I didn’t know what I was looking at. I recognized only a sickening dread. The badlands of the Shawangunk Ridge at Sam’s Point, so-called because of its badass pitch pines (pinus rigida) — twisted, ancient dwarfs that laugh at lashing rains, giggle at gale force winds, brush off brush fires with barely a shrug, the honey badger of trees — were a sea of blackened sticks.
One part of my brain addressed the other. Pam, we’ve seen this before. Fire is necessary to the life cycle of this rare and sublime forest. The cones need fire to release their seeds. You saw the fire that did this, remember? It was at night, like hell had opened a seam. But all is well now! This is the sign of a healthy forest.
The other part of my brain heard all this but, situated as it now was in the pit of my stomach, could only think, yeah, but.
This didn’t look like a regenerating forest. I know the signs, especially the green sprouts that brighten every node, so easy to spot against the deep black soot.
The fire-loving blueberries for which the ridge is famous survived. For generations they grew happily under the dwarf pines, whose compact crowns left sun enough for them. But now their partnership has ended.
With great effort, I lifted my camera and looked through the viewfinder, my finger hovering above the shutter button. I lost heart. My arms sagged. I lifted the camera again, and again I lowered it. My friends were dead. I couldn’t do it.
There’s a new word for the sadness I feel, solastalgia. It was coined by the philosopher Glenn Albrecht, who describes it as “the homesickness you have when you are still at home.” This and other terms, like environmental grief and eco-anxiety, have popped up to describe the trauma in adjusting to a changed environment as the planet warms. Maybe it’s returning to a house destroyed by fire or flood. Maybe it’s a lost beach that saw many family picnics, or the sequoia that graced many vacation photos before falling victim to fire.
Why was I so shocked, when the fire was in 2016? It had been years since Tom and I hiked Sam’s Point, even though it had long been one of our favorite places. The small parking lot was filling up earlier and earlier on weekends. We’d arrive to find cars already snaking through the historic arts and crafts village of Cragsmoor and getting turned around at the gate. It’s what happens when a trail gets suddenly famous — you just get squeezed out. At least the Nature Conservancy, which manages the reserve, is not letting the place get overrun. The otherworldly terrain has survived what it has always had to survive, but an army of hikers on the march would put an end to it. Limiting visitors to those who can fit in the lot is wise, and Tom and I have been turning to less popular stretches of the ridge.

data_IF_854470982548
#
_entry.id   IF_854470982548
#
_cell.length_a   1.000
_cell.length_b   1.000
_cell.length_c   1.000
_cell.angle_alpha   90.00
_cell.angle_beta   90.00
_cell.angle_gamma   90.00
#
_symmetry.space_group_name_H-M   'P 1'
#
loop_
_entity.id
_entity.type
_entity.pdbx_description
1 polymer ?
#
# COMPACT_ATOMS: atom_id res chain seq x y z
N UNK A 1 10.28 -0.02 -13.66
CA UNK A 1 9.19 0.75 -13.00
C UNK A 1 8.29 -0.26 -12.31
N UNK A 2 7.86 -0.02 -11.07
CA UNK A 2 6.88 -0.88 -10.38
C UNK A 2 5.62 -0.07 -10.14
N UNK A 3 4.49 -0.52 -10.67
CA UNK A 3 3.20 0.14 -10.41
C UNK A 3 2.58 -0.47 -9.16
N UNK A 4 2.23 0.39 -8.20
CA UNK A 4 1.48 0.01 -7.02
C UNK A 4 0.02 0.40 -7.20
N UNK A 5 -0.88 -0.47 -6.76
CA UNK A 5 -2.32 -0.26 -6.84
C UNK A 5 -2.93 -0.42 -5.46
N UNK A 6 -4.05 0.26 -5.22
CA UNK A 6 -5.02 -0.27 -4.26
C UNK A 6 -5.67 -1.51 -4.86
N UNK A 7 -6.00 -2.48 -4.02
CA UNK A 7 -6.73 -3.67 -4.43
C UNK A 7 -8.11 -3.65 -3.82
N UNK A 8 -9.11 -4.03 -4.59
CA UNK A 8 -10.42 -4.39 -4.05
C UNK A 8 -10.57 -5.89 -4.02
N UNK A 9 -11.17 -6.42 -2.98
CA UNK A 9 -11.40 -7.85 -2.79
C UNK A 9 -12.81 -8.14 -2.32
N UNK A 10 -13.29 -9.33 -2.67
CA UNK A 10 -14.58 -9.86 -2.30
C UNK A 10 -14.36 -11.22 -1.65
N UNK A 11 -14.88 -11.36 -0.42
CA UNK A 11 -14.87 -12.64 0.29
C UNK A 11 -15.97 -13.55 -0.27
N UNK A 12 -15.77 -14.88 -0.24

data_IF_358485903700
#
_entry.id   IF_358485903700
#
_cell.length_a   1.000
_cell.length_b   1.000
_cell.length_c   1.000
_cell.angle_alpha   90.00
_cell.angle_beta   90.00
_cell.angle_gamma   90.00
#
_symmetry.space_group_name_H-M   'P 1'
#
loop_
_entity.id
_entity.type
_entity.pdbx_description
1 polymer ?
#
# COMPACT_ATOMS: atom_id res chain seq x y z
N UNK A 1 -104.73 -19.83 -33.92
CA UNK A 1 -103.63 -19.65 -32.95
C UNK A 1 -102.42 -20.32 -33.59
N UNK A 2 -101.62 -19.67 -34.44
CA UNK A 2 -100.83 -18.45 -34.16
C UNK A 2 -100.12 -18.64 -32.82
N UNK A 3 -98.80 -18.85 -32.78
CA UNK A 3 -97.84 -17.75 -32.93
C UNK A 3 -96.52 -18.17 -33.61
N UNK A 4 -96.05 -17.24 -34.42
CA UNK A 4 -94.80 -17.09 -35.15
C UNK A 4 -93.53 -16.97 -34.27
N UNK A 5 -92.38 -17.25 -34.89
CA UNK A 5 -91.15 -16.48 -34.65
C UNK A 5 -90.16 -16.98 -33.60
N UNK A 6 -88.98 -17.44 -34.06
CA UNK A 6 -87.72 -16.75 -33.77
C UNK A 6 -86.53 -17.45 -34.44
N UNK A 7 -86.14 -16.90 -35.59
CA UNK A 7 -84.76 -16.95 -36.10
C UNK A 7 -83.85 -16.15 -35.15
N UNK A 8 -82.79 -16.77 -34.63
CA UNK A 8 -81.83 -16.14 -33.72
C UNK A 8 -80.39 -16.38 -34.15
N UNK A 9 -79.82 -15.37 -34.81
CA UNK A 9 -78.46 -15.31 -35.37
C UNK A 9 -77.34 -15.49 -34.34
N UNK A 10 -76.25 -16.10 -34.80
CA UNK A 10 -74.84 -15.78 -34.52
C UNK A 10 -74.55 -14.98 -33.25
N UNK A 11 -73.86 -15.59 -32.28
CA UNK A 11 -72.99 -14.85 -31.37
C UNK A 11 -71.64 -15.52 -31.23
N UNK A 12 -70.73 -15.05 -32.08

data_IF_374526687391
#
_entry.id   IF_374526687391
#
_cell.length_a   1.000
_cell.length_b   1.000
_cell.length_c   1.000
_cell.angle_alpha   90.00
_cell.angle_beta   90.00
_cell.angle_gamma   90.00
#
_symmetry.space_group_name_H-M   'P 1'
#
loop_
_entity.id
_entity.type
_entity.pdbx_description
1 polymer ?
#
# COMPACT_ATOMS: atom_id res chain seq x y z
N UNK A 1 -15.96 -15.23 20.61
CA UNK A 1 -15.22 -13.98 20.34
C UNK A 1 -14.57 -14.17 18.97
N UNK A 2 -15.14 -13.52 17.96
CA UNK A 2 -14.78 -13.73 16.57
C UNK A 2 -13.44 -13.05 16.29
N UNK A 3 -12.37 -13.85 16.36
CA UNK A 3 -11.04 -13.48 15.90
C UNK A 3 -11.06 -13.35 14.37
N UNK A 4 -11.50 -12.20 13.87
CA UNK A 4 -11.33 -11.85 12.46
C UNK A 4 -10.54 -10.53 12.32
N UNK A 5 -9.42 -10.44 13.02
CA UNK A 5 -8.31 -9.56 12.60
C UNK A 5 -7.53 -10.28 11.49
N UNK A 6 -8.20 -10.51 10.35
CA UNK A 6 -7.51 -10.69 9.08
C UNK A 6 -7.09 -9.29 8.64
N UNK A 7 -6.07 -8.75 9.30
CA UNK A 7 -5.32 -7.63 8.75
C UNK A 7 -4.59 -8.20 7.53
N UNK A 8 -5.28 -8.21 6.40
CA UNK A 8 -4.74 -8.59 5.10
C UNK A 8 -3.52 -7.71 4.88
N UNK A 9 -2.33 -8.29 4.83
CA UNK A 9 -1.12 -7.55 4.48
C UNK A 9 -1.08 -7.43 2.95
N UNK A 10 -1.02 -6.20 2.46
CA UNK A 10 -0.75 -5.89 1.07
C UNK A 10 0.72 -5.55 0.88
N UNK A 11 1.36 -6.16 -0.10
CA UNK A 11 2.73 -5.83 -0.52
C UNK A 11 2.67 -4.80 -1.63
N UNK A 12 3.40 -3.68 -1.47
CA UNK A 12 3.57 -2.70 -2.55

We returned to hike the Verkeerderkill Falls loop on a Monday well after Labor Day. Weekdays are the answer to the crowded trail conundrum. Just about any public park I’ve checked on All Trails sees the fewest visitors on Monday. The number drops even more dramatically in the off-season. So there we were in late September, scrambling happily over the giant boulders and ledges that circle the ravine, through blind warrens of pines, each striking a pose. The blueberry leaves blazed cherry red as the breeze lifted them to the sun. I couldn’t have been happier anywhere else. What an amazing vacation we were having! Until we saw the blighted trees on the last leg of our trip.
When we got home, I started looking into the 2016 fire. The following year, in 2017, the New York State Parks & Historic sites blog (nystateparks.blog), was cheerful (“From Ashes to Awesome!”), reporting all the sprouts of new growth, and the return of all the birds. An update from last December, however, was far less salutary. The fire “burned hot and quick,” the blog said, leaving the duff soil layer intact, which smothered the pitch pine seeds and kept them from germinating. Seventy-seven percent of the trees were now dead, and the only ones coming back are being painstakingly raised in a greenhouse. Why was the fire so “exceptionally hot” that it incinerated the trees, and blocked the natural course of things?
The blog includes a photo of young park staffers who toiled in the burn area last year planting pitch pine seedlings. They will never see the trees grow to be as old as they were when I first fell in love with them. But then I noticed that the young staffers, their faces charmingly smeared with soot, were smiling brightly. Perhaps they were contemplating the joy of a generation they will never meet, but who will know them by their work. And that will have to be enough.
SNEAK PEEKTrail: Verkeerderkill Falls Loop: Shawangunk Ridge Trail/Long Path (teal blazes); turn right onto the Verkeerderkill Falls Trail (coaligned with the SRT and LP); turn left onto High Point Trail (red blazes, coaligned with the LP); turn left onto the High Point Carriage Road, then back to parking lot via the SRT/LP.Length: 8.3 milesTrailhead: Sam’s Point (Nature Conservancy), Cragsmoor, N.Y.